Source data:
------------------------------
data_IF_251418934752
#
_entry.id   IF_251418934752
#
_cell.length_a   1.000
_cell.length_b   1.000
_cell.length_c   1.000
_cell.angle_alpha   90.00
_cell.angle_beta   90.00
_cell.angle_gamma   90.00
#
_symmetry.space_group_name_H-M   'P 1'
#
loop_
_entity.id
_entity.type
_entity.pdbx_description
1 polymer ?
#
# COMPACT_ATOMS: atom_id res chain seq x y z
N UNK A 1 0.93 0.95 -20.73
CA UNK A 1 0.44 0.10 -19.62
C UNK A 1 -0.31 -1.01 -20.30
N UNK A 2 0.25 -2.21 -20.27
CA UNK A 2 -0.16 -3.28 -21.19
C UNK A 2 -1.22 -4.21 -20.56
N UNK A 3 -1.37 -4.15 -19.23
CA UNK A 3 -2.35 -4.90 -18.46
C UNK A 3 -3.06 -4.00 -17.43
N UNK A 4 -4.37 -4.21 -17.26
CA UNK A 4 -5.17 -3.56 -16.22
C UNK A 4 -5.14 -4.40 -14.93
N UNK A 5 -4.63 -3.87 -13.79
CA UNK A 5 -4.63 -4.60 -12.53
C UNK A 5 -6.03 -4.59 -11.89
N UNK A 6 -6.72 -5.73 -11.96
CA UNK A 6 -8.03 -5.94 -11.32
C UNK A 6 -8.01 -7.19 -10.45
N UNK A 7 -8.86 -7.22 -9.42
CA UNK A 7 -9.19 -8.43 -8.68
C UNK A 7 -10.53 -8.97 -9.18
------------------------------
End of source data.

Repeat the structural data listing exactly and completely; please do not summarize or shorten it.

data_IF_251418934752
#
_entry.id   IF_251418934752
#
_cell.length_a   1.000
_cell.length_b   1.000
_cell.length_c   1.000
_cell.angle_alpha   90.00
_cell.angle_beta   90.00
_cell.angle_gamma   90.00
#
_symmetry.space_group_name_H-M   'P 1'
#
loop_
_entity.id
_entity.type
_entity.pdbx_description
1 polymer ?
#
# COMPACT_ATOMS: atom_id res chain seq x y z
N UNK A 1 0.93 0.95 -20.73
CA UNK A 1 0.44 0.10 -19.62
C UNK A 1 -0.31 -1.01 -20.30
N UNK A 2 0.25 -2.21 -20.27
CA UNK A 2 -0.16 -3.28 -21.19
C UNK A 2 -1.22 -4.21 -20.56
N UNK A 3 -1.37 -4.15 -19.23
CA UNK A 3 -2.35 -4.90 -18.46
C UNK A 3 -3.06 -4.00 -17.43
N UNK A 4 -4.37 -4.21 -17.26
CA UNK A 4 -5.17 -3.56 -16.22
C UNK A 4 -5.14 -4.40 -14.93
N UNK A 5 -4.63 -3.87 -13.79
CA UNK A 5 -4.63 -4.60 -12.53
C UNK A 5 -6.03 -4.59 -11.89
N UNK A 6 -6.72 -5.73 -11.96
CA UNK A 6 -8.03 -5.94 -11.32
C UNK A 6 -8.01 -7.19 -10.45
N UNK A 7 -8.86 -7.22 -9.42
CA UNK A 7 -9.19 -8.43 -8.68
C UNK A 7 -10.53 -8.97 -9.18